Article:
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Twitter mashups, and Poly9 FreeEarth

A look at Twittervision and other cool Twitter applications

By , Network World
October 15, 2007 09:20 AM ET
Gibbs

Network World - Earlier this year I wrote about Twitter, which I described as “blogging for people with a short attention span.” Despite my off-the-cuff sounding description I wasn’t dismissing the service – as I noted, “Twitter definitely has some very cool features and applications.”

My prediction has come true – Twitter has been used in a remarkable number of mashups, some of which can be fairly described as fascinating.

One of my favorites is Twittervision, which combines the content and geographic location of Twitter postings with Google Maps to create a continuously updated map showing the last effectively random “tweet” from the previous 15 or 20 seconds.

The default display is a flat map projection, but the killer presentation is the 3-D globe view that rotates to bring each selected tweet to front center. This view is actually a service provided by yet another site (making Twittervision a mashup based on a mashup) named Poly9 FreeEarth a cross-browser, cross-platform 3-D globe that has, in its own right, spawned dozens of mashups (one of my favorites is the UFO sightings map).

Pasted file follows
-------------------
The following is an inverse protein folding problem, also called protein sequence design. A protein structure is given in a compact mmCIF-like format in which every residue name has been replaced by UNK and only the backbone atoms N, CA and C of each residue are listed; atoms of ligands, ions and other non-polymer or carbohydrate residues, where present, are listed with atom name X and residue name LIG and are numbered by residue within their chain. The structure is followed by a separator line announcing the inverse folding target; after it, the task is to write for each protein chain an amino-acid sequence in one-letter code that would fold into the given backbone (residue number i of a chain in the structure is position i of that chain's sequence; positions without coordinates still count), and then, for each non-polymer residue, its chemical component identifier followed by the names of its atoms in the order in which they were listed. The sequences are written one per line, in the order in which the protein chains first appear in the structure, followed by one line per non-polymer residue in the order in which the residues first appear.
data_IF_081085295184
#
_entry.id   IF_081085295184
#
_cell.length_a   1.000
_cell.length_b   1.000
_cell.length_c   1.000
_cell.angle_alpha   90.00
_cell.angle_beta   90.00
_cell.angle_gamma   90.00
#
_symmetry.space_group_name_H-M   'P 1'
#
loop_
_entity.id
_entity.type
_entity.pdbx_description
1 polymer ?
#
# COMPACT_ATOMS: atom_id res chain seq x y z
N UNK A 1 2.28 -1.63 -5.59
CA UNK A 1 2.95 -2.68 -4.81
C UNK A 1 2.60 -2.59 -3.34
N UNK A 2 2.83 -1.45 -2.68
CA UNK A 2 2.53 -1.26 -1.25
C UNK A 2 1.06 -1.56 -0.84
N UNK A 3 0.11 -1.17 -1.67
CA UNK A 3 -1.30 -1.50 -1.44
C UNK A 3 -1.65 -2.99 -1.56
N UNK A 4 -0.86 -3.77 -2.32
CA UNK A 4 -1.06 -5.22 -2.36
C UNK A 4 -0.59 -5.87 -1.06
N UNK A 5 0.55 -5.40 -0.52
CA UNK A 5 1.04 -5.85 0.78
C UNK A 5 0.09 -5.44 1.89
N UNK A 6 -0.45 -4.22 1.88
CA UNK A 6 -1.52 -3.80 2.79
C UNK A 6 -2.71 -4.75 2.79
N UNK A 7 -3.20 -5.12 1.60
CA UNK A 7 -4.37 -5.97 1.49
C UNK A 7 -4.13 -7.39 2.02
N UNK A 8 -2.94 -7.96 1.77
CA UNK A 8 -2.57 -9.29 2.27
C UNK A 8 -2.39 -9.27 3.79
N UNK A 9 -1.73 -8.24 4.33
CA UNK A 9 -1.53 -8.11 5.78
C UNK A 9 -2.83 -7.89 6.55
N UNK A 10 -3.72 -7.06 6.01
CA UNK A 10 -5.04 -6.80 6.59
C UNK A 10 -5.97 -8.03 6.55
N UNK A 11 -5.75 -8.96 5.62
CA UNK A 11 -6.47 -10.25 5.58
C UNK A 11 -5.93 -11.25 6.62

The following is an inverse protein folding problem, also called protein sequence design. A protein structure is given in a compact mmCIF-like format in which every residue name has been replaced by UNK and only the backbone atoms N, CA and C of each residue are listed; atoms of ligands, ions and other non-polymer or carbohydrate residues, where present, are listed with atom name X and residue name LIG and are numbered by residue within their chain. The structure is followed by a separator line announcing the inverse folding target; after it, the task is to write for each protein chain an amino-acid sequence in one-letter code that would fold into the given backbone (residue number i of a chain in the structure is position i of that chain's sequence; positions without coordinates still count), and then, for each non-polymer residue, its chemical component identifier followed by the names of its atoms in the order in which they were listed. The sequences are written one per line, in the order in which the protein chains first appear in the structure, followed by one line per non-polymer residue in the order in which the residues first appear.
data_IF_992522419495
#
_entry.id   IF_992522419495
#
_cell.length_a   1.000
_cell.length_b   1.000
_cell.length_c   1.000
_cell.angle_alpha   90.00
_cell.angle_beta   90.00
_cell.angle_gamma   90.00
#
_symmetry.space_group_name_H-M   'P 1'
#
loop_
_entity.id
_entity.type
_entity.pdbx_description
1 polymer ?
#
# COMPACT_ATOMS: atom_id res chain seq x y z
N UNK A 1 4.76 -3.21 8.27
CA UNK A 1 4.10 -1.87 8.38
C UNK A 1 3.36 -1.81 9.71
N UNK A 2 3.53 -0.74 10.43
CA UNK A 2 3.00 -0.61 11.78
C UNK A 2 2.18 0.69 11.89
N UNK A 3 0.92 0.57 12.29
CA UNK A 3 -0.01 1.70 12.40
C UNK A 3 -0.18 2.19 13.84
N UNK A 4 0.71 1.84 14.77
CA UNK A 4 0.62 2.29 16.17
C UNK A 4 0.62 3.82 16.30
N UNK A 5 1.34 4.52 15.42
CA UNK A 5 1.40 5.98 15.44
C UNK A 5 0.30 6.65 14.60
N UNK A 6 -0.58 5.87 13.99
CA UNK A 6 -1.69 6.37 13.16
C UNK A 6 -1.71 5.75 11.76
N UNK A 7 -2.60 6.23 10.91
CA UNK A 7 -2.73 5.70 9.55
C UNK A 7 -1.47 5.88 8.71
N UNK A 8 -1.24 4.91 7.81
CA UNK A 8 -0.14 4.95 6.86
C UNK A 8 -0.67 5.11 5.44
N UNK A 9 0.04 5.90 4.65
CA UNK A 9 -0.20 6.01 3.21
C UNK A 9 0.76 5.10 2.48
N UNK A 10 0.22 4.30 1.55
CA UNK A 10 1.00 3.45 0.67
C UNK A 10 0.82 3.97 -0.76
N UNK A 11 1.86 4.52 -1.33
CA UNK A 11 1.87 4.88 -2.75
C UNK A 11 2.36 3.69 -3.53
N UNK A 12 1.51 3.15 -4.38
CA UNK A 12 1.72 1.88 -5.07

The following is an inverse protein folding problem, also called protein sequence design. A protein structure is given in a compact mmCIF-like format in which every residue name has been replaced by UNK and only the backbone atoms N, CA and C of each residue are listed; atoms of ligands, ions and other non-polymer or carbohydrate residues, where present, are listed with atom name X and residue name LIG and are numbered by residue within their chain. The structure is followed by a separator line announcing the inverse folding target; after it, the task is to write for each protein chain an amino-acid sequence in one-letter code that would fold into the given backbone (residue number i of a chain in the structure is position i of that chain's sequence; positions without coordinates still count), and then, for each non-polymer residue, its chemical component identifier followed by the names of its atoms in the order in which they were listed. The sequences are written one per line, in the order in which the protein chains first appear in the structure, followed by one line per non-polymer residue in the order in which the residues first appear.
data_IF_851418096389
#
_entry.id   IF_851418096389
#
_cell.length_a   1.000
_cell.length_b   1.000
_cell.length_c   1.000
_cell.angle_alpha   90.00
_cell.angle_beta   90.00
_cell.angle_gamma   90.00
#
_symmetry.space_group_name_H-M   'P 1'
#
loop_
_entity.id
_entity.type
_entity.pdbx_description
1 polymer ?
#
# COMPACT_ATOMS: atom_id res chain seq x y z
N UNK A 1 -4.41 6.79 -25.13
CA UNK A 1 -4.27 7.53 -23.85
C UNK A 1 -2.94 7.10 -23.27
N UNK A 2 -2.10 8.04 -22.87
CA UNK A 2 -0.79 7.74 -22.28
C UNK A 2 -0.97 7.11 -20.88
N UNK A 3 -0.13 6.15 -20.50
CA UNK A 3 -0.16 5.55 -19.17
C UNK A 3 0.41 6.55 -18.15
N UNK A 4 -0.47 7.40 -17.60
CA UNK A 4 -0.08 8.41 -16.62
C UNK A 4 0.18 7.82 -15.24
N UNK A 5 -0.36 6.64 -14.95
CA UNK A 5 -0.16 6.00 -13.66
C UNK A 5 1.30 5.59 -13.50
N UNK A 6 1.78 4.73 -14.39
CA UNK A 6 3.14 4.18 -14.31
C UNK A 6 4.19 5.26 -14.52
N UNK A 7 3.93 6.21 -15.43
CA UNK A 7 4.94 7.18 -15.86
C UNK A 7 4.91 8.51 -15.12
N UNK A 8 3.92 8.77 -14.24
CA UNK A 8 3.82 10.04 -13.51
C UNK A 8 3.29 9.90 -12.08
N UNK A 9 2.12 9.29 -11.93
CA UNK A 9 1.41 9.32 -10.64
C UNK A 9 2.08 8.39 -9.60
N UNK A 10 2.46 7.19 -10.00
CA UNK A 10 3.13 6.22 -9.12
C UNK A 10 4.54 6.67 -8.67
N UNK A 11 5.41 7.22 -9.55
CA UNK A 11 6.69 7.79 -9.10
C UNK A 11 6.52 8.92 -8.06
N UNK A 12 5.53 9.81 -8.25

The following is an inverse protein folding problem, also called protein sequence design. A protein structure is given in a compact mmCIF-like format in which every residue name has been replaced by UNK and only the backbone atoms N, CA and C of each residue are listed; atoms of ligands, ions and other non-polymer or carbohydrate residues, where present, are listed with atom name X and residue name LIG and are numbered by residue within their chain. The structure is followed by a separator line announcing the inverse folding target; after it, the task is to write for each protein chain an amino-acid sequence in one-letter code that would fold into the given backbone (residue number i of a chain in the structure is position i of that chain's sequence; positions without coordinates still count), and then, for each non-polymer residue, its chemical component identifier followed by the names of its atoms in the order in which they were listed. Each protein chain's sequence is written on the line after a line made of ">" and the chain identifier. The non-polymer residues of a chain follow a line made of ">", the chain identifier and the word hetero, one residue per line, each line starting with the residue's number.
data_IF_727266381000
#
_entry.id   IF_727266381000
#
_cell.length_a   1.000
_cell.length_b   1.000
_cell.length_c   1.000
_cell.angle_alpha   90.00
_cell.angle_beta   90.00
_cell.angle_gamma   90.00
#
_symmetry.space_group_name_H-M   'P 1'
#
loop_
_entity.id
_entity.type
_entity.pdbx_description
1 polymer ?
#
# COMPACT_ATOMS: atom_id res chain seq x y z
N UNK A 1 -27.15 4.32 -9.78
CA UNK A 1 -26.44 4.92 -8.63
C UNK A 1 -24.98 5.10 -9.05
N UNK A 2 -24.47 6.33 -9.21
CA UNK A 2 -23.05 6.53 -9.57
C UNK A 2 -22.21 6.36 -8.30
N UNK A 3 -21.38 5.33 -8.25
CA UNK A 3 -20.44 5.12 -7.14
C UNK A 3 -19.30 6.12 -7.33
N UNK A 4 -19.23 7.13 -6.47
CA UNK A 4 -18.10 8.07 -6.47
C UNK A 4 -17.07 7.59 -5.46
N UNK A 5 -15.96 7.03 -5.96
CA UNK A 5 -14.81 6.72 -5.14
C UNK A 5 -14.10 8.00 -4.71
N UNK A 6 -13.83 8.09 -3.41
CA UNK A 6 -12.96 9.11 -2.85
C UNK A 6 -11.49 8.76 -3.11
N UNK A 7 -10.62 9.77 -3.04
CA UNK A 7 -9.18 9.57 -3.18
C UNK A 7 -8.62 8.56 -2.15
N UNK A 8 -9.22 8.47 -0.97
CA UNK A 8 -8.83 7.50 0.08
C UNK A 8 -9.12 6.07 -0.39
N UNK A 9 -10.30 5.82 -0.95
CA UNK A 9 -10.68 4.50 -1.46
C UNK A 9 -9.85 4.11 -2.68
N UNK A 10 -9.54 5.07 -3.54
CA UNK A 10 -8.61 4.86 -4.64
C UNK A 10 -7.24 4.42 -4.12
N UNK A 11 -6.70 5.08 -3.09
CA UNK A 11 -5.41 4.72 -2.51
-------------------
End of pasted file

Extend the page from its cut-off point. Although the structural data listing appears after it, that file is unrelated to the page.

Poly9 FreeEarth is, as its name implies, free. You can add FreeEarth to your Web site through some simple JavaScript and, at present, no API key is required.

A related Twitter mashup is Twittermap. Again, this service is all about mapping Tweets, but the focus here is localizing. There are two parts to TwitterMap; where you are and the area you select to view.

You document the places you are by sending Tweets in the form “L:office=1 Electricity Street, Erewhon, XX 11111” (that is, a location name followed by an address, but curiously latitude and longitude coordinates aren’t supported). Twittermap records all public location Tweets along with your Twitter name so that after the first time you specify a location you can simply reuse it with the name of the a previous location Tweet (e.g. “L:office”).

The other part, the area you want to view, is selected through the usual Google Maps presentation via the Twittermap mashup and you can pan and zoom to the location you’re interested in. The map will show you markers for the last 100 Tweets for that area and clicking on one will show you Twitter user name and the actual text.

I find the whole Twitter universe fascinating because I have yet to understand why it is so popular and for that matter why I like it. What is definite is that Twitter is a service to watch, and its mashups could turn out to be some of the most innovative Web applications available.

Read more about software in Network World's Software section.

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